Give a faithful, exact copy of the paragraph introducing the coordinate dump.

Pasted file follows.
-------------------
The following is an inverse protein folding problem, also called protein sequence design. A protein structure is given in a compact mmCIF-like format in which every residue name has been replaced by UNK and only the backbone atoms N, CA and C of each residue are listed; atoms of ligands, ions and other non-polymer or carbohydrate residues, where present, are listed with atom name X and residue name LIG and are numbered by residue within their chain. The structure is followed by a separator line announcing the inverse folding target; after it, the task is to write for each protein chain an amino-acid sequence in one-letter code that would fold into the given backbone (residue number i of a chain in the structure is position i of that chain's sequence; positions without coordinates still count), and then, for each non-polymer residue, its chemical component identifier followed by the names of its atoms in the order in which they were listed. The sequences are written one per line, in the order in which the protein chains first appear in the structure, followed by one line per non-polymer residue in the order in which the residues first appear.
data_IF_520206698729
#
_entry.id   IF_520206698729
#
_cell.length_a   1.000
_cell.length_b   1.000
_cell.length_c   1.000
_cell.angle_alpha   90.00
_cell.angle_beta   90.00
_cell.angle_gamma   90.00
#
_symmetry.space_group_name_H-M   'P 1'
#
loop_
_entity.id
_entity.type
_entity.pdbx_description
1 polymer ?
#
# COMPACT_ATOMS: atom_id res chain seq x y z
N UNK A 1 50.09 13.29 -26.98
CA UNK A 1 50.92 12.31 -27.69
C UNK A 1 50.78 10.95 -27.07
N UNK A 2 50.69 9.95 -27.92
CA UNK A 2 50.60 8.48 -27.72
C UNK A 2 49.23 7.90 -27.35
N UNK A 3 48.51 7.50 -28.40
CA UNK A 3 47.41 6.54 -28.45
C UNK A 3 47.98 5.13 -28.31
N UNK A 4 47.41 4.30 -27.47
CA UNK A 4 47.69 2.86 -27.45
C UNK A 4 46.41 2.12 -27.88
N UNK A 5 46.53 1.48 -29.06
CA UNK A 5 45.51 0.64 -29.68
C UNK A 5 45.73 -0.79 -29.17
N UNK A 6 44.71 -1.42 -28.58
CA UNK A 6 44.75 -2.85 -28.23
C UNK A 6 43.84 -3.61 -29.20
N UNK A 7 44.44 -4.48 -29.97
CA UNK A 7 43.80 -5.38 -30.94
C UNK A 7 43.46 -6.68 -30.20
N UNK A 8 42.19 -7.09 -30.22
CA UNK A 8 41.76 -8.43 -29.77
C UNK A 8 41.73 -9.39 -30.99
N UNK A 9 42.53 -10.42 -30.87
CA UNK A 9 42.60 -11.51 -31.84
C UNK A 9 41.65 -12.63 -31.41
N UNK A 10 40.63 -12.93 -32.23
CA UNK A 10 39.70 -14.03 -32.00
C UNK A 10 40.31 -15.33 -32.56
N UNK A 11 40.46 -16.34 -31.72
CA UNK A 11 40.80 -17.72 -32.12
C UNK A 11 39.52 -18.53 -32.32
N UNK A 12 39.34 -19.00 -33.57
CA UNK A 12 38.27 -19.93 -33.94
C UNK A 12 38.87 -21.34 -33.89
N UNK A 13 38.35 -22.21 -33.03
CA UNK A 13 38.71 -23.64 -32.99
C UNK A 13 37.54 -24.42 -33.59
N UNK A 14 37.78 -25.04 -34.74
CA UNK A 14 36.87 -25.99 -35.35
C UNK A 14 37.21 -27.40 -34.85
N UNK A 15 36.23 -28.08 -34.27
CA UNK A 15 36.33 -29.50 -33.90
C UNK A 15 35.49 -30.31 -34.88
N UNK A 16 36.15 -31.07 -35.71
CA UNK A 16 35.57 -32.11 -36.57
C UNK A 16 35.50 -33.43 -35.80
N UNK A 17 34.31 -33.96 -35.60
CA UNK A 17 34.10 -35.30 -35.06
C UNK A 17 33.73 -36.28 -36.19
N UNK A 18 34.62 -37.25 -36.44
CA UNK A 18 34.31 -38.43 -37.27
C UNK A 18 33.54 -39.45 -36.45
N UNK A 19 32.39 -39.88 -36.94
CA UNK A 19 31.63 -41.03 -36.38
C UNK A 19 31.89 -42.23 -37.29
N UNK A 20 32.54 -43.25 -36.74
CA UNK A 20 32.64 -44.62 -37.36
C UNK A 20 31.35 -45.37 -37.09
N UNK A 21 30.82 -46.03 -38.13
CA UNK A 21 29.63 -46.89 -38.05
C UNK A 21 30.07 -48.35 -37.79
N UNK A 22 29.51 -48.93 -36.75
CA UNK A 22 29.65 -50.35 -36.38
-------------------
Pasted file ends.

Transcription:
The following is an inverse protein folding problem, also called protein sequence design. A protein structure is given in a compact mmCIF-like format in which every residue name has been replaced by UNK and only the backbone atoms N, CA and C of each residue are listed; atoms of ligands, ions and other non-polymer or carbohydrate residues, where present, are listed with atom name X and residue name LIG and are numbered by residue within their chain. The structure is followed by a separator line announcing the inverse folding target; after it, the task is to write for each protein chain an amino-acid sequence in one-letter code that would fold into the given backbone (residue number i of a chain in the structure is position i of that chain's sequence; positions without coordinates still count), and then, for each non-polymer residue, its chemical component identifier followed by the names of its atoms in the order in which they were listed. The sequences are written one per line, in the order in which the protein chains first appear in the structure, followed by one line per non-polymer residue in the order in which the residues first appear.